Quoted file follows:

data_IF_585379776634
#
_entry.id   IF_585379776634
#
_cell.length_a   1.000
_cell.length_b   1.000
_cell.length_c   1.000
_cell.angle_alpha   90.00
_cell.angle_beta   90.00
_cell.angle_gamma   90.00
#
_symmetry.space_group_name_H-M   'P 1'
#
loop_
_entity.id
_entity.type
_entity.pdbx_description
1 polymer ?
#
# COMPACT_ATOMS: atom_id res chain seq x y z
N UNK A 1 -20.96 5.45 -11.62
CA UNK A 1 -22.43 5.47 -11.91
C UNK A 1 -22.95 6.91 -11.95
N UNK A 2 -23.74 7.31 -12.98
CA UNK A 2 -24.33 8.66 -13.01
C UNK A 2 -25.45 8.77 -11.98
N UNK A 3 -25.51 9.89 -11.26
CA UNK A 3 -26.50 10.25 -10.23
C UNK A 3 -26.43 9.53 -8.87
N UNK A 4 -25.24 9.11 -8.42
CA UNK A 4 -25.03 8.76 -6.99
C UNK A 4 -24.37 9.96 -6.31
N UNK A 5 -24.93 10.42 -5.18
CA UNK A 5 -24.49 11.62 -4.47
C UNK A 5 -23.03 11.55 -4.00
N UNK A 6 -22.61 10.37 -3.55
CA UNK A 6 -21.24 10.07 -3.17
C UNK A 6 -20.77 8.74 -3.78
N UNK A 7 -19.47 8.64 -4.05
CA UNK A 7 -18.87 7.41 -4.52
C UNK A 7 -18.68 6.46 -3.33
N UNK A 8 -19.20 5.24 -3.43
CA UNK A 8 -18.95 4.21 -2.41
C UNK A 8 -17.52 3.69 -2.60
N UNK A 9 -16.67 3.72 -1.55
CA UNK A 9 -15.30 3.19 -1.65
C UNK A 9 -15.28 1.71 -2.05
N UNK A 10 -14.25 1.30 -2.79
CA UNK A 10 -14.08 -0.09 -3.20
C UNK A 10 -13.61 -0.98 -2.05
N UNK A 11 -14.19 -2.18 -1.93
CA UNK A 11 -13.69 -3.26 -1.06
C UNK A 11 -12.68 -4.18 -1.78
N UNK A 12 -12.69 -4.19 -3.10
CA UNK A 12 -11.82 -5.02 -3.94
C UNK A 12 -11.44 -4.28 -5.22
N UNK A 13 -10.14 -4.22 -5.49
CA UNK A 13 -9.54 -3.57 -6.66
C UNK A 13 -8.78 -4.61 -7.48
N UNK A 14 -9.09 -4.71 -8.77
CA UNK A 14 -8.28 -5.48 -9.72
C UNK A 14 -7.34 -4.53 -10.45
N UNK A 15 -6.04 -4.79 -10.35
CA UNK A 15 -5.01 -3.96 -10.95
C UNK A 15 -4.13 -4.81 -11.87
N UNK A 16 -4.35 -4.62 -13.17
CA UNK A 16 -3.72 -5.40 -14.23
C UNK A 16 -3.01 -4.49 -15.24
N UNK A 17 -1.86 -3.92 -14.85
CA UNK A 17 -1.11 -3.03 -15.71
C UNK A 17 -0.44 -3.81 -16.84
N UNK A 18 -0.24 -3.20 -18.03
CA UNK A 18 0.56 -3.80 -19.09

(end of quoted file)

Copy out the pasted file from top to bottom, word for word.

data_IF_585379776634
#
_entry.id   IF_585379776634
#
_cell.length_a   1.000
_cell.length_b   1.000
_cell.length_c   1.000
_cell.angle_alpha   90.00
_cell.angle_beta   90.00
_cell.angle_gamma   90.00
#
_symmetry.space_group_name_H-M   'P 1'
#
loop_
_entity.id
_entity.type
_entity.pdbx_description
1 polymer ?
#
# COMPACT_ATOMS: atom_id res chain seq x y z
N UNK A 1 -20.96 5.45 -11.62
CA UNK A 1 -22.43 5.47 -11.91
C UNK A 1 -22.95 6.91 -11.95
N UNK A 2 -23.74 7.31 -12.98
CA UNK A 2 -24.33 8.66 -13.01
C UNK A 2 -25.45 8.77 -11.98
N UNK A 3 -25.51 9.89 -11.26
CA UNK A 3 -26.50 10.25 -10.23
C UNK A 3 -26.43 9.53 -8.87
N UNK A 4 -25.24 9.11 -8.42
CA UNK A 4 -25.03 8.76 -6.99
C UNK A 4 -24.37 9.96 -6.31
N UNK A 5 -24.93 10.42 -5.18
CA UNK A 5 -24.49 11.62 -4.47
C UNK A 5 -23.03 11.55 -4.00
N UNK A 6 -22.61 10.37 -3.55
CA UNK A 6 -21.24 10.07 -3.17
C UNK A 6 -20.77 8.74 -3.78
N UNK A 7 -19.47 8.64 -4.05
CA UNK A 7 -18.87 7.41 -4.52
C UNK A 7 -18.68 6.46 -3.33
N UNK A 8 -19.20 5.24 -3.43
CA UNK A 8 -18.95 4.21 -2.41
C UNK A 8 -17.52 3.69 -2.60
N UNK A 9 -16.67 3.72 -1.55
CA UNK A 9 -15.30 3.19 -1.65
C UNK A 9 -15.28 1.71 -2.05
N UNK A 10 -14.25 1.30 -2.79
CA UNK A 10 -14.08 -0.09 -3.20
C UNK A 10 -13.61 -0.98 -2.05
N UNK A 11 -14.19 -2.18 -1.93
CA UNK A 11 -13.69 -3.26 -1.06
C UNK A 11 -12.68 -4.18 -1.78
N UNK A 12 -12.69 -4.19 -3.10
CA UNK A 12 -11.82 -5.02 -3.94
C UNK A 12 -11.44 -4.28 -5.22
N UNK A 13 -10.14 -4.22 -5.49
CA UNK A 13 -9.54 -3.57 -6.66
C UNK A 13 -8.78 -4.61 -7.48
N UNK A 14 -9.09 -4.71 -8.77
CA UNK A 14 -8.28 -5.48 -9.72
C UNK A 14 -7.34 -4.53 -10.45
N UNK A 15 -6.04 -4.79 -10.35
CA UNK A 15 -5.01 -3.96 -10.95
C UNK A 15 -4.13 -4.81 -11.87
N UNK A 16 -4.35 -4.62 -13.17
CA UNK A 16 -3.72 -5.40 -14.23
C UNK A 16 -3.01 -4.49 -15.24
N UNK A 17 -1.86 -3.92 -14.85
CA UNK A 17 -1.11 -3.03 -15.71
C UNK A 17 -0.44 -3.81 -16.84
N UNK A 18 -0.24 -3.20 -18.03
CA UNK A 18 0.56 -3.80 -19.09